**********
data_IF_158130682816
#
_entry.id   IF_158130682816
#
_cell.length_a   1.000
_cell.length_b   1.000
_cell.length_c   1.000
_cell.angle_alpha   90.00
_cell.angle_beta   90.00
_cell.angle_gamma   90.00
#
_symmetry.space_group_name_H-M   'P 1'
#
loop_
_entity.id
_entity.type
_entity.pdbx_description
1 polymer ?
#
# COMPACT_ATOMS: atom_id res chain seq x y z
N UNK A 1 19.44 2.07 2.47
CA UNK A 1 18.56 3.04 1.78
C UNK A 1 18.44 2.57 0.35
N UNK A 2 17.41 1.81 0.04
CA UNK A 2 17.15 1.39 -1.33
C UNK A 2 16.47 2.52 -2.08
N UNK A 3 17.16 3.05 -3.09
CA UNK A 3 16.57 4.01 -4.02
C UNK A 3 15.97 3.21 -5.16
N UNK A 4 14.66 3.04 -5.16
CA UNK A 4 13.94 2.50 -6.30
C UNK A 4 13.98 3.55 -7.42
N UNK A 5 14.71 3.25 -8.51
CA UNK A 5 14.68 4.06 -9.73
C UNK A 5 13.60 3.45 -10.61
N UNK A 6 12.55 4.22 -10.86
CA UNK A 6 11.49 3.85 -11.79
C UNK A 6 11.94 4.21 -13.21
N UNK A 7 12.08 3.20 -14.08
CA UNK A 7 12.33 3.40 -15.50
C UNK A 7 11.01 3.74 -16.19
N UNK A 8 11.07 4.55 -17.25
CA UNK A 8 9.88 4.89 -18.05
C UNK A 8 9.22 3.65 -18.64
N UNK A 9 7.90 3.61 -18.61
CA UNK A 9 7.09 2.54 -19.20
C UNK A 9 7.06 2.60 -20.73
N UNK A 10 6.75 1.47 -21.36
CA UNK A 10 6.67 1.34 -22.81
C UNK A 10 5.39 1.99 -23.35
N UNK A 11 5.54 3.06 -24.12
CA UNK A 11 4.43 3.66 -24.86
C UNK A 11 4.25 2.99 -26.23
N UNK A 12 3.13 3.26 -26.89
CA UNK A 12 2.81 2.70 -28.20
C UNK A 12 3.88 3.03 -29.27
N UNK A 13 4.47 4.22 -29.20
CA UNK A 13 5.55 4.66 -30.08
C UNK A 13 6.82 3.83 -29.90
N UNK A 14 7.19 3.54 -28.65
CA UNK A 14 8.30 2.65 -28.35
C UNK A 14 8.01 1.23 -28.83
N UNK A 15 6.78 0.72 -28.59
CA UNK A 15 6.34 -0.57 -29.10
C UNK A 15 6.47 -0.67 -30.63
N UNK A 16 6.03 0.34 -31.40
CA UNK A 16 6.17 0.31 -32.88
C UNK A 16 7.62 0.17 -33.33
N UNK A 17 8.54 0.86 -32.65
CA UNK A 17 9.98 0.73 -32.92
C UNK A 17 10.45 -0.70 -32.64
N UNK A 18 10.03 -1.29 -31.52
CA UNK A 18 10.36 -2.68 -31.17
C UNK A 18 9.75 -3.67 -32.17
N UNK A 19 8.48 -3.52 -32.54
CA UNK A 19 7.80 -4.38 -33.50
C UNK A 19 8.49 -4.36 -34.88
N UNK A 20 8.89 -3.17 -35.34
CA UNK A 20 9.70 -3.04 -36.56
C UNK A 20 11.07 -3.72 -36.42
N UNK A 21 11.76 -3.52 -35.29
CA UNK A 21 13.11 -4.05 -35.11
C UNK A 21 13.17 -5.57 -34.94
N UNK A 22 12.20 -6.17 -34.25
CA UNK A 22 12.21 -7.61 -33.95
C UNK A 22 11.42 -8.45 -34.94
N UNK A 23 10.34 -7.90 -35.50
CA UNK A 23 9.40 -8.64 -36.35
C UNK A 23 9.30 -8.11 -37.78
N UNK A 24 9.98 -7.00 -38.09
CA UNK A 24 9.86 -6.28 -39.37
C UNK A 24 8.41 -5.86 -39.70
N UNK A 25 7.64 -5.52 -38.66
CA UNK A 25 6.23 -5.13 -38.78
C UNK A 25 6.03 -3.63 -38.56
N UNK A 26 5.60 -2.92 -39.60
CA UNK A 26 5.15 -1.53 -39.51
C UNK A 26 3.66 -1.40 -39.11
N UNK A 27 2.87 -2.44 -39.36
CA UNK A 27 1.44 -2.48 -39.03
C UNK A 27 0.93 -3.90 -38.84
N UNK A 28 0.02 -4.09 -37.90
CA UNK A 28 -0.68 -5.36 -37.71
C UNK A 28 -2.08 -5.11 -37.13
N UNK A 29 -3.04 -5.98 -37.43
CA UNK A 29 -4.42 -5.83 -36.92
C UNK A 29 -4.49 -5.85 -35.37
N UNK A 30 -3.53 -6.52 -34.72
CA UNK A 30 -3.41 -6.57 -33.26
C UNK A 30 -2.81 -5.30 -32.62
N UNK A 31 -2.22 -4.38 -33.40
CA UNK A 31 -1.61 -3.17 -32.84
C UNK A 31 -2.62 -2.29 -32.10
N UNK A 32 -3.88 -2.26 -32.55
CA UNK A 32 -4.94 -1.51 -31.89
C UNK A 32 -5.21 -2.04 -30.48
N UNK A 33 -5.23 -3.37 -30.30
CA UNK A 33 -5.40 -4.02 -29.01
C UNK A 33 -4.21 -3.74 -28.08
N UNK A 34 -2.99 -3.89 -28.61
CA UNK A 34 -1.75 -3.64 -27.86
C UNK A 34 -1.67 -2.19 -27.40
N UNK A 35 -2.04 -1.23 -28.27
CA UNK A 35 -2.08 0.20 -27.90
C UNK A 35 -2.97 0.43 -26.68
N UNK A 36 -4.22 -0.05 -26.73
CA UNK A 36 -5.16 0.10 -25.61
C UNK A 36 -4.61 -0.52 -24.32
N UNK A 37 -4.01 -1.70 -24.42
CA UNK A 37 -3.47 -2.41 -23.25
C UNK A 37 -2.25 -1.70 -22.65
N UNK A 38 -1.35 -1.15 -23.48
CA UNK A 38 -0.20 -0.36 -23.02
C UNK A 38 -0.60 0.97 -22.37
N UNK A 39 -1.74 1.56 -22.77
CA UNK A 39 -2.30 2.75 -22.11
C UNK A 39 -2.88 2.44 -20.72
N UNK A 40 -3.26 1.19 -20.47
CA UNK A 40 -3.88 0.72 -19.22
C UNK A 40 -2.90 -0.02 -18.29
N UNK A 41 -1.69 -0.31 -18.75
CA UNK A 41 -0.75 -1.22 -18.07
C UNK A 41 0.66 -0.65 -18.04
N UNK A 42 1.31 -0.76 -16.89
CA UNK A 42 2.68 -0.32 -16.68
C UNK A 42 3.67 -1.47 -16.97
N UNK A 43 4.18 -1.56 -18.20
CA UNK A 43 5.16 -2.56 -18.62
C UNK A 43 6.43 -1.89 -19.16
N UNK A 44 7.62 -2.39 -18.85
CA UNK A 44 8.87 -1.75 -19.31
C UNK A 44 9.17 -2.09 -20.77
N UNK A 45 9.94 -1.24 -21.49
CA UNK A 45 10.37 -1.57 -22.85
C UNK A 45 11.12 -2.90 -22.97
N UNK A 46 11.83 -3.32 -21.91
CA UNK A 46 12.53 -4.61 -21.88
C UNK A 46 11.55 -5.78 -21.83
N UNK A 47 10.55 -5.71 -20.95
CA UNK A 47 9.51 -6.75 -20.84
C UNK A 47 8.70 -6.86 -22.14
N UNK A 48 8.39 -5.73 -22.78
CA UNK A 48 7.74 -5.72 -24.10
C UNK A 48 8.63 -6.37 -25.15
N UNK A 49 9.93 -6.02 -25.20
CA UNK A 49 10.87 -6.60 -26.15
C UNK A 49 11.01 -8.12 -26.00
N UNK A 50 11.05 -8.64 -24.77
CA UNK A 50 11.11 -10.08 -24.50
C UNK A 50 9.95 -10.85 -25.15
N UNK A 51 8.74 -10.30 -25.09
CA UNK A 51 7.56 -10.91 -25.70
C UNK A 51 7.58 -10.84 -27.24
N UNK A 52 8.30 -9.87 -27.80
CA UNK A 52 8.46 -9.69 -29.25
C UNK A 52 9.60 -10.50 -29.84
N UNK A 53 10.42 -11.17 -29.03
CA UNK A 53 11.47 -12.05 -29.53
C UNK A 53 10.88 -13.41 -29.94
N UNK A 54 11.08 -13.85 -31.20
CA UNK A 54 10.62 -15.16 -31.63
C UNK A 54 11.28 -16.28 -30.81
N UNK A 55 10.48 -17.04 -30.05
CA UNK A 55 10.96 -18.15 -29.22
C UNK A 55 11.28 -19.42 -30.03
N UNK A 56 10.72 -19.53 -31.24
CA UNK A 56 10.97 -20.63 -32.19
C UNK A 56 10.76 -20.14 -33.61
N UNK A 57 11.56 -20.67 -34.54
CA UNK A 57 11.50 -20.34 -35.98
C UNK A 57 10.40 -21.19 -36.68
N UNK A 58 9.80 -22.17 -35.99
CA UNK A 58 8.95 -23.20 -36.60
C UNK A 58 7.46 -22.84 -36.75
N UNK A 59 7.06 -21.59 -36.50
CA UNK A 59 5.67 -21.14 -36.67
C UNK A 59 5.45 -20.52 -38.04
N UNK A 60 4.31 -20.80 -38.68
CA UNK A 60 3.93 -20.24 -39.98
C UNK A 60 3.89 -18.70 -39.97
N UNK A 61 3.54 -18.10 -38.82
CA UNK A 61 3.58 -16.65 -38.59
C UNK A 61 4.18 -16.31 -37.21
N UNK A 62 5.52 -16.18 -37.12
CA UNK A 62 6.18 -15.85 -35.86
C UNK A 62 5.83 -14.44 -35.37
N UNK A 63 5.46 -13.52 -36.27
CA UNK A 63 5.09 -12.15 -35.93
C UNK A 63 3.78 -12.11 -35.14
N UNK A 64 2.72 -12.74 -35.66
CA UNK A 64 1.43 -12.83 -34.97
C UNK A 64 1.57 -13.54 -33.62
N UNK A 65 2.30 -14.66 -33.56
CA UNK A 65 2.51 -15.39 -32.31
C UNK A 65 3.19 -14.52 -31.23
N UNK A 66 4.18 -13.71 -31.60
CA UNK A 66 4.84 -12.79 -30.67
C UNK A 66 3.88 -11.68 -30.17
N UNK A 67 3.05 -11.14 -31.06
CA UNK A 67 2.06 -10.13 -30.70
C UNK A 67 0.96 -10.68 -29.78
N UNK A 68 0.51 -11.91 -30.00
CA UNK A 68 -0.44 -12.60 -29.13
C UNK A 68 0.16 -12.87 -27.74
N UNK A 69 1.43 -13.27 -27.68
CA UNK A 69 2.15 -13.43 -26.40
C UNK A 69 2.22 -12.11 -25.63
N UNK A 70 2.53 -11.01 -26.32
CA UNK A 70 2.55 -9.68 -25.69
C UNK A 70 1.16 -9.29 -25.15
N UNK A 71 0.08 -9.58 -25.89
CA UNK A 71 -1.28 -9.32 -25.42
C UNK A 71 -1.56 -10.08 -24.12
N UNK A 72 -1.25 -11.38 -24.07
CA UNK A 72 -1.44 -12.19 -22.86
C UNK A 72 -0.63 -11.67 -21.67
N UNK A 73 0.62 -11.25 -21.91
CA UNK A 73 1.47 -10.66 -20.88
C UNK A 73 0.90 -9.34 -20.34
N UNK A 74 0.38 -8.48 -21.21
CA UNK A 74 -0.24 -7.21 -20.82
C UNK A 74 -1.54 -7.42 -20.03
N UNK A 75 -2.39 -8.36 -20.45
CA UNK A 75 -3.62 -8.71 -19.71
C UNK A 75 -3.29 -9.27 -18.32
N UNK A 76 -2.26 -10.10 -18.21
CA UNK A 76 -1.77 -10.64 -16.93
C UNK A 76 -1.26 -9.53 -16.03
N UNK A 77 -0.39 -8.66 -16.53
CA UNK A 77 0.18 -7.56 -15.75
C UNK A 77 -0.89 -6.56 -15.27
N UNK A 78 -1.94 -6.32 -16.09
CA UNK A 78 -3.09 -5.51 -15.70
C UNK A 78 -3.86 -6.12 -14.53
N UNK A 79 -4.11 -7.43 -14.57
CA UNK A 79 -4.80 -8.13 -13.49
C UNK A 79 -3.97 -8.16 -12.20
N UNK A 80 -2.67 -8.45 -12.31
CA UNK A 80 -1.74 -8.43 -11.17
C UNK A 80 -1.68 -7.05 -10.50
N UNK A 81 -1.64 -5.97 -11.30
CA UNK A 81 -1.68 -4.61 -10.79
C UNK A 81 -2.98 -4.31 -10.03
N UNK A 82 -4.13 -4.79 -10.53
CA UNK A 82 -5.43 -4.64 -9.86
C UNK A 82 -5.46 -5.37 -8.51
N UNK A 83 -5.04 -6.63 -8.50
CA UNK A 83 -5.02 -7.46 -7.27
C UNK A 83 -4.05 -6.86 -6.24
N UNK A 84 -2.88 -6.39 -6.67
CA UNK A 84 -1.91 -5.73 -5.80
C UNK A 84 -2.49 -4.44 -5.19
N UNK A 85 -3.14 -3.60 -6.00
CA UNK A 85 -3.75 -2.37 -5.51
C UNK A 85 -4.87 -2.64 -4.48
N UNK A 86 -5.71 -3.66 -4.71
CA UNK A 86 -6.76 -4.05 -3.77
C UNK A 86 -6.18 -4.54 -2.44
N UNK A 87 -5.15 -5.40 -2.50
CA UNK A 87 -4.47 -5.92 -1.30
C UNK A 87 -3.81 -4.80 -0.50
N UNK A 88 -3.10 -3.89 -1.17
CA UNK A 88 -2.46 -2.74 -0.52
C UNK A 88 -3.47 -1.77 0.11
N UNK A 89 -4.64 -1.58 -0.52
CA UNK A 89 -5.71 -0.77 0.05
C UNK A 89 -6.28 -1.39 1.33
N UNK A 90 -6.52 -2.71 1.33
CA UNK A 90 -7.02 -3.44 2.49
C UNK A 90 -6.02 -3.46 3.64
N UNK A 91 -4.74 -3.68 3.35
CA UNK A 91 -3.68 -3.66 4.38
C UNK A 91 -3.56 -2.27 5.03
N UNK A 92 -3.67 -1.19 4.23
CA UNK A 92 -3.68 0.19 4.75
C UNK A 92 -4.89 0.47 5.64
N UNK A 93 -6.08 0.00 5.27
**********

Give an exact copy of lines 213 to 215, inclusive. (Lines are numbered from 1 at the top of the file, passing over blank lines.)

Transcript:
N UNK A 65 2.30 -14.66 -33.56
CA UNK A 65 2.51 -15.39 -32.31
C UNK A 65 3.19 -14.52 -31.23